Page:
Hoarding is becoming more prevalent, especially in first-world nations like the United States, due to increased disposable income and access to cheap products. People accumulate items that may not have much value at all and only the hoarders see the value in the items they accumulate. Hoarding is often caused by past trauma or recent troubles that cause a shift in the mind. It tends to get worse with age due to factors like loneliness, depression, and mobility issues. Hoarding creates problems with getting around the house safely and can be dangerous mentally, emotionally, and physically. The prevalence of hoarding behavior is about 4% overall but is in 6.2% of people who are ages fifty-five and above. The true number of hoarders in the UK and other countries is much higher than estimated, as many hoards go unreported. Hoarders usually keep their disorder hidden from family and friends for as long as they can.
Hoarding is a severe problem for a large amount of people around the world. It tends to be first-world nations like the United States that have greater incidences of hoarding. This is likely because people here have acquired disposable income. The more you learn about hoarding, the more you realize that you do not have to have disposable income to become a hoarder. People often collect free and found items as part of their hoard. Over the past 50 years, the number of people who are hoarding has increased exponentially. Though more information has come out about this disorder, individuals still get stuck in the trap of hoarding. For some, it is past trauma that causes them to hoard. For others, it is more recent troubles that cause the shift in their mind and make them feel that they need to hoard.
People like to learn about hoarding. They like to hear stories about hoarders who have homes so thick with newspapers and old albums that you need a flashlight to navigate the maze. Lots of people who watch those reality shows about hoarding are happy they are not hoarders…or at least that is what they tell themselves. There is some twisted comfort in knowing that there are people who are worse off in their hoarding addiction. Today, about everyone has far more “stuff” than they need. How many pairs of shoes are needed? How many pieces of clothing? How many of those little collectibles that you love are really needed? Around 10% of all people in the United States rent at least one storage space for their overflow of items. It does not mean they are suffering from a disorder, of course. However, most people simply feel better about themselves when the items are stored away, and they feel they have it better than others. Comparison is human nature. It is quite likely that this fascination with hoarding, and the secret fear that a lot of us might have about becoming hoarders, has also led to the rise of shows, books, and articles about organizing and downsizing.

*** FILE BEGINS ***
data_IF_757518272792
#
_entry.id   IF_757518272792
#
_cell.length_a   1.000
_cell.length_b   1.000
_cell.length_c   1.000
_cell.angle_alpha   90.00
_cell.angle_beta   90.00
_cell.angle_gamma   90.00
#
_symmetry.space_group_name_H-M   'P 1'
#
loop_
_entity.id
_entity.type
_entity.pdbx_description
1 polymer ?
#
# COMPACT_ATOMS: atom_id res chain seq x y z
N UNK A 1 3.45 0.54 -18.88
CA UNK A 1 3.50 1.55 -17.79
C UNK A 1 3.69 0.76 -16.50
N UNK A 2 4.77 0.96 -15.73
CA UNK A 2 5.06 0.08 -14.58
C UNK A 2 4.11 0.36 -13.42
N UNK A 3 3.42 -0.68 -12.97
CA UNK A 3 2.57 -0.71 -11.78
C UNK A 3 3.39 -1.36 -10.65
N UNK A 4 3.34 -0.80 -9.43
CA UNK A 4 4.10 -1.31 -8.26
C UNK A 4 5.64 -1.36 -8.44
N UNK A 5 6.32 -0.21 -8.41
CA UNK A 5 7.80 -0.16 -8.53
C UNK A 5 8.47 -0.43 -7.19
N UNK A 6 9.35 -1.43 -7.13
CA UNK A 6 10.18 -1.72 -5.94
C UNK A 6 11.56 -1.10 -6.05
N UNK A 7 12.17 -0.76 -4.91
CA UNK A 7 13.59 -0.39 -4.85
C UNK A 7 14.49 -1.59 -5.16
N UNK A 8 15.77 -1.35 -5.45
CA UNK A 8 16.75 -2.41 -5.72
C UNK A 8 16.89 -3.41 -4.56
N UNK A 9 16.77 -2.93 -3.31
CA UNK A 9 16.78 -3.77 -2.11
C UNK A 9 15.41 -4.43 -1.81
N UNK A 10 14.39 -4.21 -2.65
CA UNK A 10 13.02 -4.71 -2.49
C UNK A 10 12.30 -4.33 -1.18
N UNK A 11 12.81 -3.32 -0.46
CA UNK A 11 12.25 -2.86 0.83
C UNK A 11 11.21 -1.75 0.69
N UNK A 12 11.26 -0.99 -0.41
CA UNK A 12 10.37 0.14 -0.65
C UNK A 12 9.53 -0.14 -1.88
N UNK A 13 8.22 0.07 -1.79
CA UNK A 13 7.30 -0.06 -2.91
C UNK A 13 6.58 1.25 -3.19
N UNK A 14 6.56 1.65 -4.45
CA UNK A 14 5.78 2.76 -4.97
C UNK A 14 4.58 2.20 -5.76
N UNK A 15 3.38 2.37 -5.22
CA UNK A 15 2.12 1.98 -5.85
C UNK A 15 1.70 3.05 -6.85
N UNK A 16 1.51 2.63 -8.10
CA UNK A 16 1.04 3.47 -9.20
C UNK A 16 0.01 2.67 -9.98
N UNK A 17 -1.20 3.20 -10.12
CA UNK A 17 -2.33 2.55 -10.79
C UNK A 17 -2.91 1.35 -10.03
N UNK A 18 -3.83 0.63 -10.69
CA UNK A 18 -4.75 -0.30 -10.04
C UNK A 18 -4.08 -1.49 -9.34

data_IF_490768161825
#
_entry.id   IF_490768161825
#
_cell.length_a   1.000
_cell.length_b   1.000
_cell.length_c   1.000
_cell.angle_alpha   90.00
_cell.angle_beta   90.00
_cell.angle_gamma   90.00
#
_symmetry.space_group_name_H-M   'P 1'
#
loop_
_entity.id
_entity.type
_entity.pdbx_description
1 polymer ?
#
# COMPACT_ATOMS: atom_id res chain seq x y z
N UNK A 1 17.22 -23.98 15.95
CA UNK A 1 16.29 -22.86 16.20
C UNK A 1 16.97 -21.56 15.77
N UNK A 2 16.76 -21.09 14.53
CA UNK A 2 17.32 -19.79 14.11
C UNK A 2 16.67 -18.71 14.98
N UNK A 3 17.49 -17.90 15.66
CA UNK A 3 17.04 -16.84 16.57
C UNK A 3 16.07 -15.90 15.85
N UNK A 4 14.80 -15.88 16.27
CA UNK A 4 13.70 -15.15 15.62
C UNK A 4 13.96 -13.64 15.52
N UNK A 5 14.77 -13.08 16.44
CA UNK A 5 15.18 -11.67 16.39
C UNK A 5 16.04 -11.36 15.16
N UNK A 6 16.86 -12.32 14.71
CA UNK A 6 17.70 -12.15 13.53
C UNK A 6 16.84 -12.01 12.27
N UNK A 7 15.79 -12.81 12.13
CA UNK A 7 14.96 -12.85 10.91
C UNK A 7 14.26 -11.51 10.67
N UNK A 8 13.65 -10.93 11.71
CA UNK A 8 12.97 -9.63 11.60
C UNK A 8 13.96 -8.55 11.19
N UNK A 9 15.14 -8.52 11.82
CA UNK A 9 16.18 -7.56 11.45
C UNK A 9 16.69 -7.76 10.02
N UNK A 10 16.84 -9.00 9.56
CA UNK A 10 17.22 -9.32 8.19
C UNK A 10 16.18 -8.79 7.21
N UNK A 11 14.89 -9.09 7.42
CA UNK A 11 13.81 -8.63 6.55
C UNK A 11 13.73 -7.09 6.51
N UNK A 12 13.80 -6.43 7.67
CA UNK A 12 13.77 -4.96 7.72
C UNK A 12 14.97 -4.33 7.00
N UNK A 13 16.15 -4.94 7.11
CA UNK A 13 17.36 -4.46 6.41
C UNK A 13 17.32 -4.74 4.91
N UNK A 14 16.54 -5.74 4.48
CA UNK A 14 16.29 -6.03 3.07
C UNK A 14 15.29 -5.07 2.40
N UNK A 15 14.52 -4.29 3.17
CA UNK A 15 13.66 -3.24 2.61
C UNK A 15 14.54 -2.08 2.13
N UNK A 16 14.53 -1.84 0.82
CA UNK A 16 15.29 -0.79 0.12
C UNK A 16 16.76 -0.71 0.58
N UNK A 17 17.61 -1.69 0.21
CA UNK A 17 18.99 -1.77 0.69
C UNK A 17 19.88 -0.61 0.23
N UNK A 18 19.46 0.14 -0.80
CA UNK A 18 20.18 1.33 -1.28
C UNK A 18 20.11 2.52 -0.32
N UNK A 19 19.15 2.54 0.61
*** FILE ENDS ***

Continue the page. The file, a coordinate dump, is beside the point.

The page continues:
Hoarding used to be about gold, water, food, and other items that were valuable to entire groups of people. Kings and churches would hoard gold, for example. It was only in the last hundred or so years that hoarding as we now know it started to develop. Today, people accumulate items that may not have much value at all. Often, only the hoarders see the value in the items they accumulate.
When this condition was first researched, it gained the name Collyer’s Syndrome, named after the Collyer brothers, Homer and Langley, who were hoarders of the first order. They had a mansion in Harlem and filled it over the decades with massive amounts of junk until they ended up dying in 1947 amongst their hoard of newspapers and other items. With increased access to cheap products, people started buying and accumulating more. Unfortunately, some of those people had trouble stopping.
They did not need just one tin toy; they needed all the tin toys they could find. They did not just read a newspaper and get rid of it. They needed to keep the newspaper forever. Hoarding grew, but it was still not something that people talked about very often. It was looked down upon and stigmatized. It was in the 1990s that hoarding became classified as an obsessive-compulsive disorder by researchers.
It stayed under this classification until 2013 when it was given its own classification as hoarding disorder in the DSM-5. Our understanding of hoarding has changed, but it has not slowed down the number of people who are suffering from the disorder.